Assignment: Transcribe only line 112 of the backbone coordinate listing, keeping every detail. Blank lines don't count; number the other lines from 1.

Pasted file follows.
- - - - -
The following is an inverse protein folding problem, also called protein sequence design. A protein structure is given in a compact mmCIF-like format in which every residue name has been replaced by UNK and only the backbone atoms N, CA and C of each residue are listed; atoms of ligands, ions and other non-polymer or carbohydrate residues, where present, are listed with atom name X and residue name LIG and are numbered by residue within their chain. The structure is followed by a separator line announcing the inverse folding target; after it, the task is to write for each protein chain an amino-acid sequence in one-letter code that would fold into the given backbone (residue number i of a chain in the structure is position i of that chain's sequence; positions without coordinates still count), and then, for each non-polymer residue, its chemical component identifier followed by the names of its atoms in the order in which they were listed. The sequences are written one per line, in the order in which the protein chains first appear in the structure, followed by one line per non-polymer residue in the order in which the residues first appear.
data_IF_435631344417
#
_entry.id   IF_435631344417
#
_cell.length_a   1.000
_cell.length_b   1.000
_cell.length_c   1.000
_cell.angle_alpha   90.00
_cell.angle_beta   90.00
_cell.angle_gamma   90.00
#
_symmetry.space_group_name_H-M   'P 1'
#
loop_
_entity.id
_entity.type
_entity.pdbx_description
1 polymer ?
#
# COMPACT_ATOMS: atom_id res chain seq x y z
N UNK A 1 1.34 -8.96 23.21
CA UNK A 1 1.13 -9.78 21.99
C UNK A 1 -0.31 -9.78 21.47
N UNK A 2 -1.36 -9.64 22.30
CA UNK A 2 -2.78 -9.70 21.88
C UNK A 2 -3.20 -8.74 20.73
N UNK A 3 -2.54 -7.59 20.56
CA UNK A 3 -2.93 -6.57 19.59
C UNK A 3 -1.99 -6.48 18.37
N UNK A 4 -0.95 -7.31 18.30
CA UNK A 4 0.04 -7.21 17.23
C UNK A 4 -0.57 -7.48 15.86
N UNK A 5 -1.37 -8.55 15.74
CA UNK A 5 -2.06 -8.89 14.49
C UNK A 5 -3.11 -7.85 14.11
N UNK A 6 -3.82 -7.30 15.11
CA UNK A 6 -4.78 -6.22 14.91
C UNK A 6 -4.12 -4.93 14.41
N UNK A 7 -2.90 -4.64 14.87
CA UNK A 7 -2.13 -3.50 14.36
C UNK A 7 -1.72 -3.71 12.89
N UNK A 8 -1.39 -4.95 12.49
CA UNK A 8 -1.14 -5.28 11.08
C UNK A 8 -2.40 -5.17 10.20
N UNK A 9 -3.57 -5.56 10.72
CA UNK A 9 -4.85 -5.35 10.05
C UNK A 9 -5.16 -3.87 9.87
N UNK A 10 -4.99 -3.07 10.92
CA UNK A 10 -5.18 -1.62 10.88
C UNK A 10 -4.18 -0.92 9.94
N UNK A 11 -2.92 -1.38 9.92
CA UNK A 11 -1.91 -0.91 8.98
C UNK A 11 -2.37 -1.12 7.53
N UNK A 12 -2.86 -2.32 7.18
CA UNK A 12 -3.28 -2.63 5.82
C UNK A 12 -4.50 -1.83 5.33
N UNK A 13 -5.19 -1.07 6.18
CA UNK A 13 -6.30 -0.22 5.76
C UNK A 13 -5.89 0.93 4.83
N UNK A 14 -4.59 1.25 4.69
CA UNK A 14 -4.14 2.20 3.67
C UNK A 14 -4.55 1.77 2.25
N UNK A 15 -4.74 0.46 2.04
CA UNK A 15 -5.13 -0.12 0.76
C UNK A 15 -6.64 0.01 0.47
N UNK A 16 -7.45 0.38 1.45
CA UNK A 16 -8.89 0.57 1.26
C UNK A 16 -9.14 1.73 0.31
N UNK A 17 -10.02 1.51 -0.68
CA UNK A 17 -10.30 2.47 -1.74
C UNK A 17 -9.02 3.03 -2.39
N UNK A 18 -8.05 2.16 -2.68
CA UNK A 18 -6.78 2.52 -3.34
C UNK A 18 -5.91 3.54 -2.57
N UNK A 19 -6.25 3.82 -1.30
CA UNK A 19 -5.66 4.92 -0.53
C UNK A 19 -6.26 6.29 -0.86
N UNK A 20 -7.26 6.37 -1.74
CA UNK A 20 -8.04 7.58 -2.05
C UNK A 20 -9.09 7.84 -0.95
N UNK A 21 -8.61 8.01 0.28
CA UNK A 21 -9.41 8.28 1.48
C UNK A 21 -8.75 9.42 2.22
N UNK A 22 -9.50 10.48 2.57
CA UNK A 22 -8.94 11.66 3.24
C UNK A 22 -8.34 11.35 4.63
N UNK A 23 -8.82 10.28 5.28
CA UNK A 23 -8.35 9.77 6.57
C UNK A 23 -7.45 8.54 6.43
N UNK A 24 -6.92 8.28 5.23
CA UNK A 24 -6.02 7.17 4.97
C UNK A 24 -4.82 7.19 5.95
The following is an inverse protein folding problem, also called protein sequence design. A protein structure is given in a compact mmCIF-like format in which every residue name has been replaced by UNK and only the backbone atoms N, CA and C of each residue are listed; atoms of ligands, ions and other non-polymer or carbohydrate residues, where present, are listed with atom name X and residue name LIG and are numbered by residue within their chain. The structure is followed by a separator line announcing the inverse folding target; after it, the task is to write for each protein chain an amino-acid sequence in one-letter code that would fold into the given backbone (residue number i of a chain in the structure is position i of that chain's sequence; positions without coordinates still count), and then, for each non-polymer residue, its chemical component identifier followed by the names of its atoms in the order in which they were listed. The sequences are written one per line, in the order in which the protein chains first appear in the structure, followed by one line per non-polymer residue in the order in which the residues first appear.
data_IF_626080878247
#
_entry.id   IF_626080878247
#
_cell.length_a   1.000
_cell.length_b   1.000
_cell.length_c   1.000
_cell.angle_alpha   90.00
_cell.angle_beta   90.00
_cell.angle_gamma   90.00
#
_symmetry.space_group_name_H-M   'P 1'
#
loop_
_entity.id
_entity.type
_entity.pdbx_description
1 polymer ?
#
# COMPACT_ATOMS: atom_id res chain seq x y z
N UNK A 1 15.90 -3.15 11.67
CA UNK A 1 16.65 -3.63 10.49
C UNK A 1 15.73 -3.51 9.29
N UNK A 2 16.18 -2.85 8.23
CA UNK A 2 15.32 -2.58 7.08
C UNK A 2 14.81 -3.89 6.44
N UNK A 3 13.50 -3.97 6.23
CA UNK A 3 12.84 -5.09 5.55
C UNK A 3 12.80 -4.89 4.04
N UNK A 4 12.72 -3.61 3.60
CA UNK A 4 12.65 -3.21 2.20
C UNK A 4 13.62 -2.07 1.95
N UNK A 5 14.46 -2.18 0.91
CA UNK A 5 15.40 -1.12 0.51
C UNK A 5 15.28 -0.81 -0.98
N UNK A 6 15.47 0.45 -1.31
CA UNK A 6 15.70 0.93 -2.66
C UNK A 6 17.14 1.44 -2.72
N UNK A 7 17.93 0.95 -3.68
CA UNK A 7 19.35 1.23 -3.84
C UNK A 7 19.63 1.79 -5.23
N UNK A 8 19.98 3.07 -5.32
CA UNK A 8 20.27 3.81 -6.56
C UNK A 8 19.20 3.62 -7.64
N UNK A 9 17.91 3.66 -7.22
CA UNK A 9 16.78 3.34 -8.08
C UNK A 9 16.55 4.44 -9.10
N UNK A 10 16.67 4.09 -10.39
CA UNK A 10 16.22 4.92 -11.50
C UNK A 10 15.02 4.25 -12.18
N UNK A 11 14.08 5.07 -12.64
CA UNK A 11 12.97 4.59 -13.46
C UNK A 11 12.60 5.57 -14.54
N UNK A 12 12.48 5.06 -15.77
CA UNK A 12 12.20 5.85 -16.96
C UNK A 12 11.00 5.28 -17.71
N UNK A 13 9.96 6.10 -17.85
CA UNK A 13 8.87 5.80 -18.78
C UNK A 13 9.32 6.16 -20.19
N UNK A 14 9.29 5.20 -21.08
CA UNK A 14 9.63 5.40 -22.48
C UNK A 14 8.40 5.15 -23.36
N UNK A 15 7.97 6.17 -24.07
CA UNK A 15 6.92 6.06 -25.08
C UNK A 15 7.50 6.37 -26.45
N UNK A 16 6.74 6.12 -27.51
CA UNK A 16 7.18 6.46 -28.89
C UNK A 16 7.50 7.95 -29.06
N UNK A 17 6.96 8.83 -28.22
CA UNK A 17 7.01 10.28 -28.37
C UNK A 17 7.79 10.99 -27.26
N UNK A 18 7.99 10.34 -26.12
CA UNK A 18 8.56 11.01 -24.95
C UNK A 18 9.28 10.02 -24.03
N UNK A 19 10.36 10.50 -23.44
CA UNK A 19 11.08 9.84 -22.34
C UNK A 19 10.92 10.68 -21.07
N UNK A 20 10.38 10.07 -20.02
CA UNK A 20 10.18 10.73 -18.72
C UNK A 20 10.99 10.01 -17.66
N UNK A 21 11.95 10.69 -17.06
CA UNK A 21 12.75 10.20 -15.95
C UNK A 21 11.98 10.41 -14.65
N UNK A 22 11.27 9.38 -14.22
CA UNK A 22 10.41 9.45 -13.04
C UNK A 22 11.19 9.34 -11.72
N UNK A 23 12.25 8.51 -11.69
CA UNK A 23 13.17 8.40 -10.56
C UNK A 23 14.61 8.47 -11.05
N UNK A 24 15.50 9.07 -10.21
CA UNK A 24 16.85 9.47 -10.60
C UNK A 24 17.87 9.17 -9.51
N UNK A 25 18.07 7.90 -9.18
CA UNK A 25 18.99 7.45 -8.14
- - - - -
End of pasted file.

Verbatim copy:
1 polymer ?